All of these efforts have led to WMPO's certification as the Council for Responsible Sport's "Inspire" event, an honor that followed nearly five years of the council attending and analyzing sustainability efforts at the Phoenix Open. As an Inspire event, WMPO is now responsible for mentoring other organizations on how to apply sustainable practices to events. This year, WMPO is mentoring the Golf Environment Organization (GEO) to pilot a new sustainable golf tournament certification, GEO Certified.
"Much like we aim to educate and inspire fans who attend the tournament on how to reduce, reuse, recycle and recover in their daily lives, through the Inspire program, we will now share our best practices with other events so they too can improve," said Michele Grossman, managing principal for Waste Management Sustainability Services, in a press statement.
Participation from the pros, vendors and everyone in between
With education in place and reuse efforts being practiced, it takes participation from fans, players vendors and celebrities to see the zero waste goal through. According to Micelli, the event sponsors even sign an Acceptable Materials Guidelines contract when teaming up for the event.
"The Thunderbirds have actually integrated into their contracts with sponsors and vendors that they ... have to agree to use all recyclable and compostable materials, and if they're offering a giveaway, it has to be something of value or something that would be recyclable or compostable if people decide to get rid of it while they're on course," Micelli said.
High-profile guests like Phelps and Jackson and other celebrities that Waste Management directly recruits for the pro-am are provided with messaging and expected to take note of Waste Management's mission. Additionally, WMPO has teamed with the Golf Channel for a campaign dubbed "Lessons With the Pros" so viewers — including many business executives — can learn lessons from golf pros or sustainability lessons from pros at Waste Management.
To seal the deal on participation, WMPO hosts a "Green Out" on Saturday during the tournament to encourage all fans to wear green apparel and accessories to show support of sustainability initiatives. For every person who participates in the Green Out, $1 is donated to one of three local charities.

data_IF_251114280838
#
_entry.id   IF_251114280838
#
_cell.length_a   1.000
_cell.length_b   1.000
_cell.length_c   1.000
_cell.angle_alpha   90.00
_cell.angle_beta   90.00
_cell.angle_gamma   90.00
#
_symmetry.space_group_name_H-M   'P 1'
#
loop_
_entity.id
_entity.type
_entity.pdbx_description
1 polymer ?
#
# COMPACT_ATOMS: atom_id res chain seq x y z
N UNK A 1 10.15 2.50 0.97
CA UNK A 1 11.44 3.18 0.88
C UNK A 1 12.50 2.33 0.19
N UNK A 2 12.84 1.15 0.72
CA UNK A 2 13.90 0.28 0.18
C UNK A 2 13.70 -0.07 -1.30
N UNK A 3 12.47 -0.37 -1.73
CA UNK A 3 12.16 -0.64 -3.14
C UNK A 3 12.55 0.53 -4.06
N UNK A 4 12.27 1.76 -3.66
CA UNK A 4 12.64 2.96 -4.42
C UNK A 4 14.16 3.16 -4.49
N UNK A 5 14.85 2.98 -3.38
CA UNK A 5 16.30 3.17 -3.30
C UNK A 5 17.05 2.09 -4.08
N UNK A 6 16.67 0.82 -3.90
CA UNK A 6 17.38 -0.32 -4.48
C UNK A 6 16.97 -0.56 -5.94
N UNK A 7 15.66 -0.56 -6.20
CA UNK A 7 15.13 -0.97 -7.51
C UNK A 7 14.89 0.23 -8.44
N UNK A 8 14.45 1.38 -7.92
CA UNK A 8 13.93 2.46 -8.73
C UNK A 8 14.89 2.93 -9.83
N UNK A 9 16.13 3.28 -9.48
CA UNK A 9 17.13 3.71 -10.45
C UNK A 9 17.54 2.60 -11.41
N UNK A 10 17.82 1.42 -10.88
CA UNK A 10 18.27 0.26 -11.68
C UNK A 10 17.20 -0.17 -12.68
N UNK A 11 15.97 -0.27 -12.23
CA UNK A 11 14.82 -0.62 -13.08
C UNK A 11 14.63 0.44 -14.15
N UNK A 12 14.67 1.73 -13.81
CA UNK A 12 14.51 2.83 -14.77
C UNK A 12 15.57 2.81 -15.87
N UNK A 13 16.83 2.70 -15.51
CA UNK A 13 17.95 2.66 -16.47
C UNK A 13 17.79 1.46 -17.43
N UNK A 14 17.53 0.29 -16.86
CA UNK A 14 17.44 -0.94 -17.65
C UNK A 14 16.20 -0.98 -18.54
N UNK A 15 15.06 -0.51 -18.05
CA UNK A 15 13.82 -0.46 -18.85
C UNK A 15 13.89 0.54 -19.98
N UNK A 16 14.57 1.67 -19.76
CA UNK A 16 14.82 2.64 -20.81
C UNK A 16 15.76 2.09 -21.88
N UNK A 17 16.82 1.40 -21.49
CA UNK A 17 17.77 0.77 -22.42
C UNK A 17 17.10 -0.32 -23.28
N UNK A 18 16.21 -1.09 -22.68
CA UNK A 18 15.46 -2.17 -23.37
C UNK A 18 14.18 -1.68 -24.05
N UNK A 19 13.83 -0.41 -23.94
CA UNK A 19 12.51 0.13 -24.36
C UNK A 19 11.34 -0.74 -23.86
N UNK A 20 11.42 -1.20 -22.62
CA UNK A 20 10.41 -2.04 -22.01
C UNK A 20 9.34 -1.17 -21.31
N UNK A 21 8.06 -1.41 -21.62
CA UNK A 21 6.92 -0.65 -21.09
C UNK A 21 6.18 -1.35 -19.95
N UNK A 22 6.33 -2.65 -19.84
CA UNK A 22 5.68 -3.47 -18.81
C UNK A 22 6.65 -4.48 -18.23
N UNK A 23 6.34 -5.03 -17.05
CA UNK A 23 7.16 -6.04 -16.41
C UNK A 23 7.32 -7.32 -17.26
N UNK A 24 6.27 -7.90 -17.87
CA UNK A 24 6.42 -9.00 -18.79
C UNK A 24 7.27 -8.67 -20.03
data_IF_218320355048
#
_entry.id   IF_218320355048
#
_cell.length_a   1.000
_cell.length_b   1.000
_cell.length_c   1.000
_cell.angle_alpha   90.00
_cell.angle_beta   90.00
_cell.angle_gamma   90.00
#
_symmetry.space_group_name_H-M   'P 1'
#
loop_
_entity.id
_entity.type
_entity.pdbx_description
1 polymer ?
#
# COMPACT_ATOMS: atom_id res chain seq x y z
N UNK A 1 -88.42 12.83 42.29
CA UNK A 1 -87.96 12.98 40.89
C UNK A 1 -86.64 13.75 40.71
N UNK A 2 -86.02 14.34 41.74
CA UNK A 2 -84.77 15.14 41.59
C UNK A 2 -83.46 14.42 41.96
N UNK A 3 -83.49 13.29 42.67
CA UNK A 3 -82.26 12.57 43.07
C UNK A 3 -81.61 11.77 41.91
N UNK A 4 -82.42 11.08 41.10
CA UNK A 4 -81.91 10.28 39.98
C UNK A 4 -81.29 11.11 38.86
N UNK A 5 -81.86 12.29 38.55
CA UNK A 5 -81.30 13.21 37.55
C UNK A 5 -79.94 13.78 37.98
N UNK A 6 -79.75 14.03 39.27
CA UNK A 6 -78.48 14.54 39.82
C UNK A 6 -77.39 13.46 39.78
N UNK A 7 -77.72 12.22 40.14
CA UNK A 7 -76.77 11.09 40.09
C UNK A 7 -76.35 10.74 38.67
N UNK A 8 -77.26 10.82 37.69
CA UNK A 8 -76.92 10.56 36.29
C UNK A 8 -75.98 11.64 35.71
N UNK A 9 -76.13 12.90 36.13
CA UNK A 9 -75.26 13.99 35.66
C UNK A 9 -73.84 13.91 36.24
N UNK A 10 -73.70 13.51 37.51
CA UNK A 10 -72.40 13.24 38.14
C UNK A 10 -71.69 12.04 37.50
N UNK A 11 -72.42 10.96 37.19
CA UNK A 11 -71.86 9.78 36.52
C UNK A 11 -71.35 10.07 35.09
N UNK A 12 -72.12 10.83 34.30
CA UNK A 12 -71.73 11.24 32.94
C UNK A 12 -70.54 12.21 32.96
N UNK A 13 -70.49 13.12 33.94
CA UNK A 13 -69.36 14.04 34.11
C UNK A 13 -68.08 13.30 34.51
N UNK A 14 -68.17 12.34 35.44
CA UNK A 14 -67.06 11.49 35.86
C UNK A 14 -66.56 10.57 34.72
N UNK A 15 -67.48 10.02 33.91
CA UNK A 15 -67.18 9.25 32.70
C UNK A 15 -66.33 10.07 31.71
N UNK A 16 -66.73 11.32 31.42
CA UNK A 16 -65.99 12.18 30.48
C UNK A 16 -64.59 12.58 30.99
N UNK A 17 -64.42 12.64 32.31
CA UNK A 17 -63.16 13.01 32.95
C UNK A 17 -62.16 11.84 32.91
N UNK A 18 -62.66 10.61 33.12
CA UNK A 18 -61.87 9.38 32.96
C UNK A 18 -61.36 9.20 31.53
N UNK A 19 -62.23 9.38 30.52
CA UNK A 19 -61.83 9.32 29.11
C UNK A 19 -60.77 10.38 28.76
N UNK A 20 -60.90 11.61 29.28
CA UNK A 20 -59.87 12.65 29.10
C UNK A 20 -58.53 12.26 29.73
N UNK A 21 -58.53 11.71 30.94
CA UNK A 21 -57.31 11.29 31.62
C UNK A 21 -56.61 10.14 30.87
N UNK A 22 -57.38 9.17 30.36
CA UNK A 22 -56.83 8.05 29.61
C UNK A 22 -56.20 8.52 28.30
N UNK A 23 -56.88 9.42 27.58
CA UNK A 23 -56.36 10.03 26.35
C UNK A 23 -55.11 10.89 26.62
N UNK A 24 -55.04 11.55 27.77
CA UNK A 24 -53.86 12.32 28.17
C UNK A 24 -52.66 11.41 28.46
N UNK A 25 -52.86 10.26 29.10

"There are people who get really into it and kind of make a big fashion statement out of it," said Micelli.
The organizations to receive the donations — Arizona Recycling Coalition, Arizona Chapter of SWANA and the Change the Course Water Restoration program — all have environmental missions to increase diversion and promote sustainability. Micelli notes that in 2016, $80,000 was raised from the Green Out and split among the charities.
Preparing to do it all again
As soon as this year's Open is complete, the WMPO team will be back at work to analyze which education and waste diversion practices were most effective, survey attendees and write up a sustainability report.
"For the people who may not believe we're [achieving zero waste] again, it's recycling, compost, donation, storage for reuse or waste to energy for anything that absolutely doesn't make it through the line. That's how we do it," said Micelli.
And for attendees who want to continue waste diversion efforts when they leave the Open, Micelli encourages continued learning, engaging and practice beyond the boundaries of TPC Scottsdale.
"We like to say 'Learn it here, live it everywhere.' Take these things back to your homes, your businesses, your communities and really try to translate the value of simple things [like recycling]," she said. "Take a step back and think about the difference you can make each day."
Orginal by Kristin Musulin www.wastedive.com